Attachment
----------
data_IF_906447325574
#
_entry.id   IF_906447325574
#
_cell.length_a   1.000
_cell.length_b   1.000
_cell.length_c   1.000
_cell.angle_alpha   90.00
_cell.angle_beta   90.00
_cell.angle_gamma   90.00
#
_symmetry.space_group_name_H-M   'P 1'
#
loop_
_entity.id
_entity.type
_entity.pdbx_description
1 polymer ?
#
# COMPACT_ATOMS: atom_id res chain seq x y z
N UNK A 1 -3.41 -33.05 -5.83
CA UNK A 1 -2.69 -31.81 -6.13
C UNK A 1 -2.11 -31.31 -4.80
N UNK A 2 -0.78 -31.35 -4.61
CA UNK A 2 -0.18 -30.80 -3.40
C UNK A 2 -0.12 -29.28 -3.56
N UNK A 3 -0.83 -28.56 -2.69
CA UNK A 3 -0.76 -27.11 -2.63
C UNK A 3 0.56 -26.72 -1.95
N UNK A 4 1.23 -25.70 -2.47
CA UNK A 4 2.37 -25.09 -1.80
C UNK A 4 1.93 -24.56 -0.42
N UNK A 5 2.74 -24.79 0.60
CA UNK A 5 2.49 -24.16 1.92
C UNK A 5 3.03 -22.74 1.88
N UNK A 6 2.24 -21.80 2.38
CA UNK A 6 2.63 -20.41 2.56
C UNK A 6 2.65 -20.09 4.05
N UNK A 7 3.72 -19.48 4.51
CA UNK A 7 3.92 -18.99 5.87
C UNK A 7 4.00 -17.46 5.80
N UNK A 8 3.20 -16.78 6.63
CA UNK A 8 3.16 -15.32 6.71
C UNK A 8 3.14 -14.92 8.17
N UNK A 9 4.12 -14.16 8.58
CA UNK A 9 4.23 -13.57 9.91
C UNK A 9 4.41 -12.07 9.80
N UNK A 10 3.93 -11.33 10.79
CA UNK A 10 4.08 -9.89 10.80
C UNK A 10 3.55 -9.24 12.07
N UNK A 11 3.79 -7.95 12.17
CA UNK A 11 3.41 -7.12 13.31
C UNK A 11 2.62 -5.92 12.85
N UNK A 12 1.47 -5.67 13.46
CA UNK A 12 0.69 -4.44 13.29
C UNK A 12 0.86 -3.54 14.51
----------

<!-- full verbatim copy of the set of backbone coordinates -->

data_IF_906447325574
#
_entry.id   IF_906447325574
#
_cell.length_a   1.000
_cell.length_b   1.000
_cell.length_c   1.000
_cell.angle_alpha   90.00
_cell.angle_beta   90.00
_cell.angle_gamma   90.00
#
_symmetry.space_group_name_H-M   'P 1'
#
loop_
_entity.id
_entity.type
_entity.pdbx_description
1 polymer ?
#
# COMPACT_ATOMS: atom_id res chain seq x y z
N UNK A 1 -3.41 -33.05 -5.83
CA UNK A 1 -2.69 -31.81 -6.13
C UNK A 1 -2.11 -31.31 -4.80
N UNK A 2 -0.78 -31.35 -4.61
CA UNK A 2 -0.18 -30.80 -3.40
C UNK A 2 -0.12 -29.28 -3.56
N UNK A 3 -0.83 -28.56 -2.69
CA UNK A 3 -0.76 -27.11 -2.63
C UNK A 3 0.56 -26.72 -1.95
N UNK A 4 1.23 -25.70 -2.47
CA UNK A 4 2.37 -25.09 -1.80
C UNK A 4 1.93 -24.56 -0.42
N UNK A 5 2.74 -24.79 0.60
CA UNK A 5 2.49 -24.16 1.92
C UNK A 5 3.03 -22.74 1.88
N UNK A 6 2.24 -21.80 2.38
CA UNK A 6 2.63 -20.41 2.56
C UNK A 6 2.65 -20.09 4.05
N UNK A 7 3.72 -19.48 4.51
CA UNK A 7 3.92 -18.99 5.87
C UNK A 7 4.00 -17.46 5.80
N UNK A 8 3.20 -16.78 6.63
CA UNK A 8 3.16 -15.32 6.71
C UNK A 8 3.14 -14.92 8.17
N UNK A 9 4.12 -14.16 8.58
CA UNK A 9 4.23 -13.57 9.91
C UNK A 9 4.41 -12.07 9.80
N UNK A 10 3.93 -11.33 10.79
CA UNK A 10 4.08 -9.89 10.80
C UNK A 10 3.55 -9.24 12.07
N UNK A 11 3.79 -7.95 12.17
CA UNK A 11 3.41 -7.12 13.31
C UNK A 11 2.62 -5.92 12.85
N UNK A 12 1.47 -5.67 13.46
CA UNK A 12 0.69 -4.44 13.29
C UNK A 12 0.86 -3.54 14.51